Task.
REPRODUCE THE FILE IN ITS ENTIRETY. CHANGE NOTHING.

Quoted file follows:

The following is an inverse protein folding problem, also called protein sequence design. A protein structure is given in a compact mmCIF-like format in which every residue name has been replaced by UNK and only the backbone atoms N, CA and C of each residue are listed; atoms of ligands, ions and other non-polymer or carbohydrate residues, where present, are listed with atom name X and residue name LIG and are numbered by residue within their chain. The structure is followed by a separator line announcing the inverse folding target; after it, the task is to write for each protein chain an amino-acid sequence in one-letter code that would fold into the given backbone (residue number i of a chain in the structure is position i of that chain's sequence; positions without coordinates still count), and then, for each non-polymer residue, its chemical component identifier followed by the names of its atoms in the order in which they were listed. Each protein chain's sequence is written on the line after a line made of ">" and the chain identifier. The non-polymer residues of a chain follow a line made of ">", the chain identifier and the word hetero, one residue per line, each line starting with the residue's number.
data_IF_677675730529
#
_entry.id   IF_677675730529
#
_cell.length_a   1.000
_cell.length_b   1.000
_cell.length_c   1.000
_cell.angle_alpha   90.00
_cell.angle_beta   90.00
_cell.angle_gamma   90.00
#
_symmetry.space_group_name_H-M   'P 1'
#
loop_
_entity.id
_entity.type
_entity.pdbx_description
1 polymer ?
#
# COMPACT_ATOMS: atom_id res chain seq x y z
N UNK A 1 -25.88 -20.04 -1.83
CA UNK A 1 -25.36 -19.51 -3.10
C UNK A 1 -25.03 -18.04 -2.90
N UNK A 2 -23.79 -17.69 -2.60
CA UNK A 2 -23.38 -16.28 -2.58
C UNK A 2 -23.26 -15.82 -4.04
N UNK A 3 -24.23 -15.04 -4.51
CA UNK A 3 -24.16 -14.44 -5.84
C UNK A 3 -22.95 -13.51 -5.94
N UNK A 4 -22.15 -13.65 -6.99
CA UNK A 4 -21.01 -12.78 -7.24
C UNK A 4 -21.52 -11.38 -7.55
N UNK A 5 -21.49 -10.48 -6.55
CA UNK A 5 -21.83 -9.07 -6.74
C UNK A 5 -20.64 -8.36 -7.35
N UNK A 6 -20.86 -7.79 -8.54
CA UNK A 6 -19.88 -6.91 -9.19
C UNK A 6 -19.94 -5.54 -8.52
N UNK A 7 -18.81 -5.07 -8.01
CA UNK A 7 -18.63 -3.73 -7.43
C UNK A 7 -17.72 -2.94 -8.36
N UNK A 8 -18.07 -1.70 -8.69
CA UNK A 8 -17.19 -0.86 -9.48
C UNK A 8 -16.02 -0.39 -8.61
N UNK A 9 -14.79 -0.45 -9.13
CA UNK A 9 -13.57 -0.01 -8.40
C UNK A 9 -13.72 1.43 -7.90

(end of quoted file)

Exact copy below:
The following is an inverse protein folding problem, also called protein sequence design. A protein structure is given in a compact mmCIF-like format in which every residue name has been replaced by UNK and only the backbone atoms N, CA and C of each residue are listed; atoms of ligands, ions and other non-polymer or carbohydrate residues, where present, are listed with atom name X and residue name LIG and are numbered by residue within their chain. The structure is followed by a separator line announcing the inverse folding target; after it, the task is to write for each protein chain an amino-acid sequence in one-letter code that would fold into the given backbone (residue number i of a chain in the structure is position i of that chain's sequence; positions without coordinates still count), and then, for each non-polymer residue, its chemical component identifier followed by the names of its atoms in the order in which they were listed. Each protein chain's sequence is written on the line after a line made of ">" and the chain identifier. The non-polymer residues of a chain follow a line made of ">", the chain identifier and the word hetero, one residue per line, each line starting with the residue's number.
data_IF_677675730529
#
_entry.id   IF_677675730529
#
_cell.length_a   1.000
_cell.length_b   1.000
_cell.length_c   1.000
_cell.angle_alpha   90.00
_cell.angle_beta   90.00
_cell.angle_gamma   90.00
#
_symmetry.space_group_name_H-M   'P 1'
#
loop_
_entity.id
_entity.type
_entity.pdbx_description
1 polymer ?
#
# COMPACT_ATOMS: atom_id res chain seq x y z
N UNK A 1 -25.88 -20.04 -1.83
CA UNK A 1 -25.36 -19.51 -3.10
C UNK A 1 -25.03 -18.04 -2.90
N UNK A 2 -23.79 -17.69 -2.60
CA UNK A 2 -23.38 -16.28 -2.58
C UNK A 2 -23.26 -15.82 -4.04
N UNK A 3 -24.23 -15.04 -4.51
CA UNK A 3 -24.16 -14.44 -5.84
C UNK A 3 -22.95 -13.51 -5.94
N UNK A 4 -22.15 -13.65 -6.99
CA UNK A 4 -21.01 -12.78 -7.24
C UNK A 4 -21.52 -11.38 -7.55
N UNK A 5 -21.49 -10.48 -6.55
CA UNK A 5 -21.83 -9.07 -6.74
C UNK A 5 -20.64 -8.36 -7.35
N UNK A 6 -20.86 -7.79 -8.54
CA UNK A 6 -19.88 -6.91 -9.19
C UNK A 6 -19.94 -5.54 -8.52
N UNK A 7 -18.81 -5.07 -8.01
CA UNK A 7 -18.63 -3.73 -7.43
C UNK A 7 -17.72 -2.94 -8.36
N UNK A 8 -18.07 -1.70 -8.69
CA UNK A 8 -17.19 -0.86 -9.48
C UNK A 8 -16.02 -0.39 -8.61
N UNK A 9 -14.79 -0.45 -9.13
CA UNK A 9 -13.57 -0.01 -8.40
C UNK A 9 -13.72 1.43 -7.90